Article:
Miscarriage Service

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What is a miscarriage?

Most miscarriages occur in the first 12 weeks of pregnancy. The fetus, placenta, blood and waters surrounding the foetus leave the body through the vagina.   Most often something went wrong during or soon after conception, and stopped the fetus from developing normally.   Other less common causes include problems with implantation of the placenta, or a weakened cervix.    Miscarriage is usually the result of a pregnancy that has already gone wrong often weeks before bleeding naturally starts.

Determining the cause of a miscarriage can be difficult, especially by the time bleeding has started.   Most of the time an ultrasound will show the embryo has not developed normally (is small or malformed) or has already been absorbed into the body (blighted ovum).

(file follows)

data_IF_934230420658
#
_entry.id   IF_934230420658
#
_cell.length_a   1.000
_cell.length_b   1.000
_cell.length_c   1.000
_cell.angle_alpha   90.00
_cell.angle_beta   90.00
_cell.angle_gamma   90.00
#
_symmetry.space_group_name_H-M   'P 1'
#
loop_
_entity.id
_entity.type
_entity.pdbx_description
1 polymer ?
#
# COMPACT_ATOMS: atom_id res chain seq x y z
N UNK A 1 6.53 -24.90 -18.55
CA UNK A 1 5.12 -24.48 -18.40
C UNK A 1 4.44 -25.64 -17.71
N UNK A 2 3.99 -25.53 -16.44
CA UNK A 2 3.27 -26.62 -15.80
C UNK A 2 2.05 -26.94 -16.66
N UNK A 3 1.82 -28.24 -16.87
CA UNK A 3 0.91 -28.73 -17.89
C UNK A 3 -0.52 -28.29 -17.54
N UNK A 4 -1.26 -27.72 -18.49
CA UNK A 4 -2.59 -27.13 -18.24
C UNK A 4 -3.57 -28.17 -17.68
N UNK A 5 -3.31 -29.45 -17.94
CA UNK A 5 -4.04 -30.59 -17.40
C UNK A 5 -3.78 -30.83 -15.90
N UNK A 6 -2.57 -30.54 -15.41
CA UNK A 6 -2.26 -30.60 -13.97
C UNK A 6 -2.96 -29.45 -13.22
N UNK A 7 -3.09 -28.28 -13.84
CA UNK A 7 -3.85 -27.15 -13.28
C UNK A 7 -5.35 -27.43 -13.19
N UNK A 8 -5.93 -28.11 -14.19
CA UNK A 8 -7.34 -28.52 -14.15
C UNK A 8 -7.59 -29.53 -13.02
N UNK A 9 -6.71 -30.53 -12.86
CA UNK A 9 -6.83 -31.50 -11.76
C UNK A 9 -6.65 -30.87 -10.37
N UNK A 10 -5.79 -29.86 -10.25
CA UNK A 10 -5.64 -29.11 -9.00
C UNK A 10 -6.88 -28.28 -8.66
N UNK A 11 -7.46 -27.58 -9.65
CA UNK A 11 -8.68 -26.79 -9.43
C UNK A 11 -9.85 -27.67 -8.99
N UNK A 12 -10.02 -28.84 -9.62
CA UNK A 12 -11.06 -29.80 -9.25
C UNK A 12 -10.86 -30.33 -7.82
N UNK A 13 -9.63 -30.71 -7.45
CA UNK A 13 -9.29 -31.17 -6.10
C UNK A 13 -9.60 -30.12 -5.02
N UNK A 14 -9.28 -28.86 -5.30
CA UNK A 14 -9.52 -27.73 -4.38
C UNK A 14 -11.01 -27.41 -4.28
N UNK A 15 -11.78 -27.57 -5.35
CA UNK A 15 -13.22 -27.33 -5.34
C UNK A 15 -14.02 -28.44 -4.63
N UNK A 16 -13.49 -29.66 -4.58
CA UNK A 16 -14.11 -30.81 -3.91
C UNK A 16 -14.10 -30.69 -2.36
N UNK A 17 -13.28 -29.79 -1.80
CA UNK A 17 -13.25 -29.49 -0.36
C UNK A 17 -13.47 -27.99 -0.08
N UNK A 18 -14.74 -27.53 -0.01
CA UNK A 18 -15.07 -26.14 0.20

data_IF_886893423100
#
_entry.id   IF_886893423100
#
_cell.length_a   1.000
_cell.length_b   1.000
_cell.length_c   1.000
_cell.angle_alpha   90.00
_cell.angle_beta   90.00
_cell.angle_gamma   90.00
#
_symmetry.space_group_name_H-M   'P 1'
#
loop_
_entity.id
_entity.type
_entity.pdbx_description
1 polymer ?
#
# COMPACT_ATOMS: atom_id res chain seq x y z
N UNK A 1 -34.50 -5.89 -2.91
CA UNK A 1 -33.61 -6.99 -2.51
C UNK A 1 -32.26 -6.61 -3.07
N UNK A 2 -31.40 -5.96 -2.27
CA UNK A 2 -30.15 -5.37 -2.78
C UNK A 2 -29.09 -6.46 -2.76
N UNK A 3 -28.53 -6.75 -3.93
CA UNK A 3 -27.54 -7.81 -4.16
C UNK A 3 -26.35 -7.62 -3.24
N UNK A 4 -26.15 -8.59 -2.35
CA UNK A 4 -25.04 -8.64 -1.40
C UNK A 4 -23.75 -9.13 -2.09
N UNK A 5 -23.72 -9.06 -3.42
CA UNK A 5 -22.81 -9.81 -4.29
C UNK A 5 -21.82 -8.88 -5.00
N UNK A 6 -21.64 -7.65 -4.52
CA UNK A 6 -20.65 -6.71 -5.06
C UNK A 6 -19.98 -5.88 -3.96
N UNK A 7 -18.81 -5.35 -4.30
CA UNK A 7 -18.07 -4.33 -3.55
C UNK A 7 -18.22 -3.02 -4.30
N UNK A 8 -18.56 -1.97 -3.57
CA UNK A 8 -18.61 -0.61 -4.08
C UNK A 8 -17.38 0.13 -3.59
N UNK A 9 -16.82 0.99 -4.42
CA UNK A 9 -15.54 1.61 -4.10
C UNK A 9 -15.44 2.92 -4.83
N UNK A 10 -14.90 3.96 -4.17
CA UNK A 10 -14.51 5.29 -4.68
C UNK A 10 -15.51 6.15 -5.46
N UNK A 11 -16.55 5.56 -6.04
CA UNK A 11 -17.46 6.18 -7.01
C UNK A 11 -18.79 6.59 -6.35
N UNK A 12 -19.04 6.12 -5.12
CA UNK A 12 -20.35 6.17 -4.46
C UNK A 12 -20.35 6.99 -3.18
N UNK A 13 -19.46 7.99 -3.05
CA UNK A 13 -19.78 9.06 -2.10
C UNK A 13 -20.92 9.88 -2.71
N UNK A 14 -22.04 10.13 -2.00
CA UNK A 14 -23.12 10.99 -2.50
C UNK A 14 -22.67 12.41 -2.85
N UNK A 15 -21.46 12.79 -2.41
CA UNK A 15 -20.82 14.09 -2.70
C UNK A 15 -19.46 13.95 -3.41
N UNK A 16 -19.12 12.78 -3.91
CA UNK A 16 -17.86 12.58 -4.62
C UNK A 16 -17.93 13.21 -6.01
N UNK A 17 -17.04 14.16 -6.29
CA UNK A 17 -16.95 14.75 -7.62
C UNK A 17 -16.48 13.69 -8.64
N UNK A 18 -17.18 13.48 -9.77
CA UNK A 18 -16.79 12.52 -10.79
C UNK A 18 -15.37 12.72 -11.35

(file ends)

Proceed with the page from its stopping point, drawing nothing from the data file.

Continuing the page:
Miscarriage usually has two outcomes:

  • Complete Miscarriage – where the pregnancy has spontaneously left the uterus and bleeding and pain settles quickly
  • Incomplete Miscarriage – where the uterus has retained some of the pregnancy tissue.   Bleeding and pain do not settle quickly and usually a surgical operation called a D&C (dilation and curettage) is done to completely empty the uterus and prevent infection.